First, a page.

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Garson proposed an algorithm, later modified by Goh (1995) for determining the relative importance of an input node to a network. In the case of a single layer of hidden units, the equation is

$$ Q_{ik} = \frac{ \sum_{j=1}^L | w_{ij} v_{jk} |\ /\ \sum_{r=1}^N | w_{rj}|}{\sum_{i=1}^N \sum_{j=1}^L\big(|w_{ij}v_{jk}|\ /\ \sum_{r=1}^N|w_{rj}|\big)} $$

where $w_{ij}$ is the weight between the $i$th input and the $j$th hidden unit, and $v_{jk}$ is the weight between the $j$th hidden unit and the $k$th output.

I am interested in the case where the neural network is fully connected and has a single output. In this case, the only difference between the $Q_i$s for each input $i$ is the $\sum_{j=1}^L |w_{ij}|$, and so if we only care about the relative importance between the inputs, we can define $$ Q_{ik} = \sum_{j=1}^L |w_{ij}|.$$ That is, the only thing that matters are the inputs weights leaving that hidden unit, even if this is generalized to a multi-hidden layer neural network.

I was wondering if the same would hold if the hidden layer was replaced by a layer of LSTM units? My rationale is that since LSTMs are fully connected, we would still be able to say that $$ Q_{ik} = \sum_{j=1}^L |w_{ij}|.$$

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  • $\begingroup$ Could I ask which weight you mentioned here is? Because as I know, there are four weights in the LSTMs. They are input gate weight, forget gate weight, cell status weight, and output gate weight. $\endgroup$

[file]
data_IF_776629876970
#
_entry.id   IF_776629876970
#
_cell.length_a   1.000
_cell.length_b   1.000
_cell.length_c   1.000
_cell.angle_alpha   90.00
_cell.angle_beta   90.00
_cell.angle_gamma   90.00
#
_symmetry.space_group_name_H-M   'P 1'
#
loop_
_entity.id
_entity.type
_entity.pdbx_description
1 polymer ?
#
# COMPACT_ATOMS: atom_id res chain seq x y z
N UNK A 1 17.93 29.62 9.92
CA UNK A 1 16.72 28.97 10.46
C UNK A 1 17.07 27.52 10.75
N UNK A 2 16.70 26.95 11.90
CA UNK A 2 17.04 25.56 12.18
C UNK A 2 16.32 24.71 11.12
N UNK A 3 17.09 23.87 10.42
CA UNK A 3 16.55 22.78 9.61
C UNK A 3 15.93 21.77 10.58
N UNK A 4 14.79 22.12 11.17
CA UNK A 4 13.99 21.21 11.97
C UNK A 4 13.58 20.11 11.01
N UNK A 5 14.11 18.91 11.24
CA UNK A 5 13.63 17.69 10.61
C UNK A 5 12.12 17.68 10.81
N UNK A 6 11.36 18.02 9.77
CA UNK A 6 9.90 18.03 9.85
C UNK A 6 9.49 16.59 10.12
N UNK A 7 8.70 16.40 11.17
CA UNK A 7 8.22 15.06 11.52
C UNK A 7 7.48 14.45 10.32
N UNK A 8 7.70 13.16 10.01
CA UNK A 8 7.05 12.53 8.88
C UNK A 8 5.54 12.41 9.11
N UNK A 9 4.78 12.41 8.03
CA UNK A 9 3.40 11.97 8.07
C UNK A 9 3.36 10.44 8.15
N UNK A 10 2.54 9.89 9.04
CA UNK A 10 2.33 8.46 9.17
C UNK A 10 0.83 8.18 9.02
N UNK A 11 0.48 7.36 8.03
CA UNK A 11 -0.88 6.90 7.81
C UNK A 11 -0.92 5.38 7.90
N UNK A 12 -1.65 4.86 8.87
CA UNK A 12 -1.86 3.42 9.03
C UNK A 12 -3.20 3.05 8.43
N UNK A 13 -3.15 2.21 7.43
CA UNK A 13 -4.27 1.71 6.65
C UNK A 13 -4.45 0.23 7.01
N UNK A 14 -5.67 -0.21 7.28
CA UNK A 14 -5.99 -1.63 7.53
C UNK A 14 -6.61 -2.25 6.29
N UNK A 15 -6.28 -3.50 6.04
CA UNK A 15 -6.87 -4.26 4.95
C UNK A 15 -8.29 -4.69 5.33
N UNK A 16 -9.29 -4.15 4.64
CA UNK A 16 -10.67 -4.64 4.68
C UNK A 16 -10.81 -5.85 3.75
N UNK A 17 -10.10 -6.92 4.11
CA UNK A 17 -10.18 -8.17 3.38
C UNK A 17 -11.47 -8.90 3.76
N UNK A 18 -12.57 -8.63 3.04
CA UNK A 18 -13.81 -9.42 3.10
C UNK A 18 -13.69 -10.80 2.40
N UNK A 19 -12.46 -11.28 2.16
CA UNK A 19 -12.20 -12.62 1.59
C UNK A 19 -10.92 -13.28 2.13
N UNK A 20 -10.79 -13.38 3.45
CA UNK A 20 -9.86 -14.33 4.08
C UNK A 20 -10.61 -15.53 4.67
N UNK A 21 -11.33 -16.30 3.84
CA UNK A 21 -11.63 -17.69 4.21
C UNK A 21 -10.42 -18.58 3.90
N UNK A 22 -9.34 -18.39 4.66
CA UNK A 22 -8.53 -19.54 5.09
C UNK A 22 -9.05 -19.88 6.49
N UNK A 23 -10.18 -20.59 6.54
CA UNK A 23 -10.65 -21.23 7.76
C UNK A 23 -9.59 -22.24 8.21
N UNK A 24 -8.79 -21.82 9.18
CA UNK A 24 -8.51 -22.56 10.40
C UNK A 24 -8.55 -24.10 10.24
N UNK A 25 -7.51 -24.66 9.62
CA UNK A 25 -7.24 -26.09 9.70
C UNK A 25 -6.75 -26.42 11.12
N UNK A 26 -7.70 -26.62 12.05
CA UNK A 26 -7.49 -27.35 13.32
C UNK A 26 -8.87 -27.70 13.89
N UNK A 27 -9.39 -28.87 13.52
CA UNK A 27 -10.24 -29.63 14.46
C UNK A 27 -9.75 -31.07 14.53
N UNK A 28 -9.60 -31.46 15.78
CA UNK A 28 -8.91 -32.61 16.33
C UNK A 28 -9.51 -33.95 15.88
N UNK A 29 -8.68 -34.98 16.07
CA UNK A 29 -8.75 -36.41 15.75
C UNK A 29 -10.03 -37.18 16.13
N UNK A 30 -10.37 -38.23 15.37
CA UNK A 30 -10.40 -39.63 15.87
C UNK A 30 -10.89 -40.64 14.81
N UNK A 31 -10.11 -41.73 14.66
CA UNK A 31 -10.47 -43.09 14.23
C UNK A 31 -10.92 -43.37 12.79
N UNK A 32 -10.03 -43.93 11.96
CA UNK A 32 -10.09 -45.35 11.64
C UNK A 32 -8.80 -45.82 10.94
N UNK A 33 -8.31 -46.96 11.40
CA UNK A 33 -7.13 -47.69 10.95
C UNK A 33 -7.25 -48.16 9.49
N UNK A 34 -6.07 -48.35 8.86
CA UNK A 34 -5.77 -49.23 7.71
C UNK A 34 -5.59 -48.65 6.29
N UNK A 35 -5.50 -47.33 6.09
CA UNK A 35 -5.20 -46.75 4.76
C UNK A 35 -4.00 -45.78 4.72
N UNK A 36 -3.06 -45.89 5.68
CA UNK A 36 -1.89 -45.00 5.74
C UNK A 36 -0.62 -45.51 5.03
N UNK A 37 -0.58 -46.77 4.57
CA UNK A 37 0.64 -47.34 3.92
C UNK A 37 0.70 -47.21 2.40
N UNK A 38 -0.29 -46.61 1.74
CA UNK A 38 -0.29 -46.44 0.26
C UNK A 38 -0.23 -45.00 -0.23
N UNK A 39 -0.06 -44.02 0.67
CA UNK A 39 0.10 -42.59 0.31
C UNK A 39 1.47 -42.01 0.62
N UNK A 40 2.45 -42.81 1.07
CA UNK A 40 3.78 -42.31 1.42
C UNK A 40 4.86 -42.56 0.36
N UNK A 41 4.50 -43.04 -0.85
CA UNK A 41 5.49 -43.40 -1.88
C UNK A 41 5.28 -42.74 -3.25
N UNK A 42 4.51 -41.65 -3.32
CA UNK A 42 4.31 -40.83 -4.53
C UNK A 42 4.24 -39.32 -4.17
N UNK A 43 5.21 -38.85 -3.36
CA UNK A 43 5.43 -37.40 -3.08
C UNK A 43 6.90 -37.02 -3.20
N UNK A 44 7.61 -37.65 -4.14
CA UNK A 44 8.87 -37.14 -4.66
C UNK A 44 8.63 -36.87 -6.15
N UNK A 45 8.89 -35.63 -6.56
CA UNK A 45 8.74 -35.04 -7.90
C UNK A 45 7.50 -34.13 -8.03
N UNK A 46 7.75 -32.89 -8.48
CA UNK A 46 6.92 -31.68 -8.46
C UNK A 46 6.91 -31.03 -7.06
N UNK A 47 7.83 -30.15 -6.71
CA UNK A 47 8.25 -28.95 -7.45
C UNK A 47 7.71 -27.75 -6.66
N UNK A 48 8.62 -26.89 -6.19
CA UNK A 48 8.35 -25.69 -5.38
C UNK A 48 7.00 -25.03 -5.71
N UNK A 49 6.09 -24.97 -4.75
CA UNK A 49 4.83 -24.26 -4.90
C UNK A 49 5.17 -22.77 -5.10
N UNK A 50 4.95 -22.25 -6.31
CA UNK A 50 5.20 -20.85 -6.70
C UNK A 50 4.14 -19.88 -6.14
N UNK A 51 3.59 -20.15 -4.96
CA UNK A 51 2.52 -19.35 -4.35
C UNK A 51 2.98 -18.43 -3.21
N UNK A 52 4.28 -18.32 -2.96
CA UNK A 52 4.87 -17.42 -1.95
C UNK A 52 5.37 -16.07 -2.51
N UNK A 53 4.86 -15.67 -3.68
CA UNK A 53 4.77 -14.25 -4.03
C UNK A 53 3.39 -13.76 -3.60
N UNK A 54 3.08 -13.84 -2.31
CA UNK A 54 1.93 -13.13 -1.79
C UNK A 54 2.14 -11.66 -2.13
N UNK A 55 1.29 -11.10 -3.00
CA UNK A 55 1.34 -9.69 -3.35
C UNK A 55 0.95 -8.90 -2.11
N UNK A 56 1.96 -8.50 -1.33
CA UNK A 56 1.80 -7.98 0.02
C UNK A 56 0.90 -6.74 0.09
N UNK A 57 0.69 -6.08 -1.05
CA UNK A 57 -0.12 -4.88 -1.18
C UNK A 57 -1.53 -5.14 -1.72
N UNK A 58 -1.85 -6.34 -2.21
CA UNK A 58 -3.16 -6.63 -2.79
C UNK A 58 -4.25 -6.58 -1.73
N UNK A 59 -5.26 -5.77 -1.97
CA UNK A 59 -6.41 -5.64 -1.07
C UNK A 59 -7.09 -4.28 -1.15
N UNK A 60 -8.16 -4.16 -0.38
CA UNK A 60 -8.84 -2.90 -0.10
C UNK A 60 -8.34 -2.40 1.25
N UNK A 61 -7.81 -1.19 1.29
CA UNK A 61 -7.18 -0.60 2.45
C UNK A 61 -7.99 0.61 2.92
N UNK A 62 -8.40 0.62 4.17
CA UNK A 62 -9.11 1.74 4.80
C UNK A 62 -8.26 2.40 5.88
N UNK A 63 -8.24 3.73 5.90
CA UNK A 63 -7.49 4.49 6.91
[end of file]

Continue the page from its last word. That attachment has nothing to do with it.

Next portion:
– Long Ye
    Jun 5 '17 at 3:07
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I'm actually doing a bit of work on this stuff at the minute. From what I've read in the literature, the connection weight method is actually better as it takes into account the magnitude and sign of the network. So maybe that would be a better starting point.

http://www.sciencedirect.com/science/article/pii/S0304380004001565

**Disclaimer: I've just got a paper accepted where I generalise that method to arbitrary depth deep networks :) Can post a link when its up.

Re LSTMs, I'd say it would be a lot more complex to do, but I would say either method could be used for it. Just a bit more thinking involved! Hope this helps some bit. Not a lot of people doing stuff in this area, as in network summarisation.

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  • $\begingroup$ Can you please post a link to that paper he mentioned? I can't find it on Google Scholar. $\endgroup$ May 22 '18 at 13:43
  • $\begingroup$ Sorry I haven't logged in for a while! Which paper are you talking about? $\endgroup$
    – Jim
    Aug 13 '18 at 14:39
  • $\begingroup$ This is a reply to Jim above, I would like to see a link to the paper you got accepted? The one referring a generalisation of Connection Weights Algorithm? If a moderator sees this can you please post it above so he sees it? Thank you. $\endgroup$ Aug 15 '18 at 14:30
  • $\begingroup$ (From answer below): This is a reply to Jim above, I would like to see a link to the paper you got accepted? The one referring a generalisation of Connection Weights Algorithm? Asked by: stats.stackexchange.com/users/205531/eoin-%c3%93-coinnigh $\endgroup$ Aug 15 '18 at 14:54
  • $\begingroup$ doras.dcu.ie/21859/1/dawak_2017.pdf there ya go :) $\endgroup$
    – Jim
    Aug 16 '18 at 14:58

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